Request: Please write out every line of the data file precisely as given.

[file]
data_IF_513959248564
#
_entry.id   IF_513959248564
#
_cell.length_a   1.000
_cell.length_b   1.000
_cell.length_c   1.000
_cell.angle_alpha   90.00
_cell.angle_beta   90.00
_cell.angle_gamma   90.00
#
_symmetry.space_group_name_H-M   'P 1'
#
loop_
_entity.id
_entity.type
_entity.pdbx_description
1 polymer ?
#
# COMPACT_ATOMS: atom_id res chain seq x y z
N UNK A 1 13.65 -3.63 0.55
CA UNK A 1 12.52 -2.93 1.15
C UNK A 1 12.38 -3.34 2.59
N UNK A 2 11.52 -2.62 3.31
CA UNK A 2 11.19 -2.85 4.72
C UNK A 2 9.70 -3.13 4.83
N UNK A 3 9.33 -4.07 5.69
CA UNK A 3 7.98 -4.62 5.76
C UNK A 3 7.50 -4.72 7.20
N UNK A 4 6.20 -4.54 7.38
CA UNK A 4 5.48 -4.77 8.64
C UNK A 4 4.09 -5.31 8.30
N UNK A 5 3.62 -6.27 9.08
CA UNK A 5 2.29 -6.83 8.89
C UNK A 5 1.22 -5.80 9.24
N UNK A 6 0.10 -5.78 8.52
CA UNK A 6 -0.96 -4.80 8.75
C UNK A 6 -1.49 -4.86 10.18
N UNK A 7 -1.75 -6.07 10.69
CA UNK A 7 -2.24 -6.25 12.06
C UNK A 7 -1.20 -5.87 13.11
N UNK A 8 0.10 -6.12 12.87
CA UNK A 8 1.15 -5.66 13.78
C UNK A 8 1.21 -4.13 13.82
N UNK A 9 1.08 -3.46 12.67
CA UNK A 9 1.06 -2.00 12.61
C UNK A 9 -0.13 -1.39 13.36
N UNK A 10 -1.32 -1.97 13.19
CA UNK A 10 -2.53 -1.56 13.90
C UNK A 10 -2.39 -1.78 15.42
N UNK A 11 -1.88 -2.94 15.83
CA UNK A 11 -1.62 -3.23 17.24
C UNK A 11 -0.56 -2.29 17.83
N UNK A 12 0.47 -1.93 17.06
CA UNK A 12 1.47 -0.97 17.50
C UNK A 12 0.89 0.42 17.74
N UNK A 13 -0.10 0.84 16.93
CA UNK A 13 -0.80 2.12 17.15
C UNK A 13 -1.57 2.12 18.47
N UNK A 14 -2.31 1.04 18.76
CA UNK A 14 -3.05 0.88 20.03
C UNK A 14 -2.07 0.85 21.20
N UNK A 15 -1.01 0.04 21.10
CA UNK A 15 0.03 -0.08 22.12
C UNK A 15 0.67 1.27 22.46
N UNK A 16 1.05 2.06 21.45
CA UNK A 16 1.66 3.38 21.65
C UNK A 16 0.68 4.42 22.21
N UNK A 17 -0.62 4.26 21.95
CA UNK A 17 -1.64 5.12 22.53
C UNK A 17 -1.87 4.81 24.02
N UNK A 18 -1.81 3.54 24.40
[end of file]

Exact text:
data_IF_513959248564
#
_entry.id   IF_513959248564
#
_cell.length_a   1.000
_cell.length_b   1.000
_cell.length_c   1.000
_cell.angle_alpha   90.00
_cell.angle_beta   90.00
_cell.angle_gamma   90.00
#
_symmetry.space_group_name_H-M   'P 1'
#
loop_
_entity.id
_entity.type
_entity.pdbx_description
1 polymer ?
#
# COMPACT_ATOMS: atom_id res chain seq x y z
N UNK A 1 13.65 -3.63 0.55
CA UNK A 1 12.52 -2.93 1.15
C UNK A 1 12.38 -3.34 2.59
N UNK A 2 11.52 -2.62 3.31
CA UNK A 2 11.19 -2.85 4.72
C UNK A 2 9.70 -3.13 4.83
N UNK A 3 9.33 -4.07 5.69
CA UNK A 3 7.98 -4.62 5.76
C UNK A 3 7.50 -4.72 7.20
N UNK A 4 6.20 -4.54 7.38
CA UNK A 4 5.48 -4.77 8.64
C UNK A 4 4.09 -5.31 8.30
N UNK A 5 3.62 -6.27 9.08
CA UNK A 5 2.29 -6.83 8.89
C UNK A 5 1.22 -5.80 9.24
N UNK A 6 0.10 -5.78 8.52
CA UNK A 6 -0.96 -4.80 8.75
C UNK A 6 -1.49 -4.86 10.18
N UNK A 7 -1.75 -6.07 10.69
CA UNK A 7 -2.24 -6.25 12.06
C UNK A 7 -1.20 -5.87 13.11
N UNK A 8 0.10 -6.12 12.87
CA UNK A 8 1.15 -5.66 13.78
C UNK A 8 1.21 -4.13 13.82
N UNK A 9 1.08 -3.46 12.67
CA UNK A 9 1.06 -2.00 12.61
C UNK A 9 -0.13 -1.39 13.36
N UNK A 10 -1.32 -1.97 13.19
CA UNK A 10 -2.53 -1.56 13.90
C UNK A 10 -2.39 -1.78 15.42
N UNK A 11 -1.88 -2.94 15.83
CA UNK A 11 -1.62 -3.23 17.24
C UNK A 11 -0.56 -2.29 17.83
N UNK A 12 0.47 -1.93 17.06
CA UNK A 12 1.47 -0.97 17.50
C UNK A 12 0.89 0.42 17.74
N UNK A 13 -0.10 0.84 16.93
CA UNK A 13 -0.80 2.12 17.15
C UNK A 13 -1.57 2.12 18.47
N UNK A 14 -2.31 1.04 18.76
CA UNK A 14 -3.05 0.88 20.03
C UNK A 14 -2.07 0.85 21.20
N UNK A 15 -1.01 0.04 21.10
CA UNK A 15 0.03 -0.08 22.12
C UNK A 15 0.67 1.27 22.46
N UNK A 16 1.05 2.06 21.45
CA UNK A 16 1.66 3.38 21.65
C UNK A 16 0.68 4.42 22.21
N UNK A 17 -0.62 4.26 21.95
CA UNK A 17 -1.64 5.12 22.53
C UNK A 17 -1.87 4.81 24.02
N UNK A 18 -1.81 3.54 24.40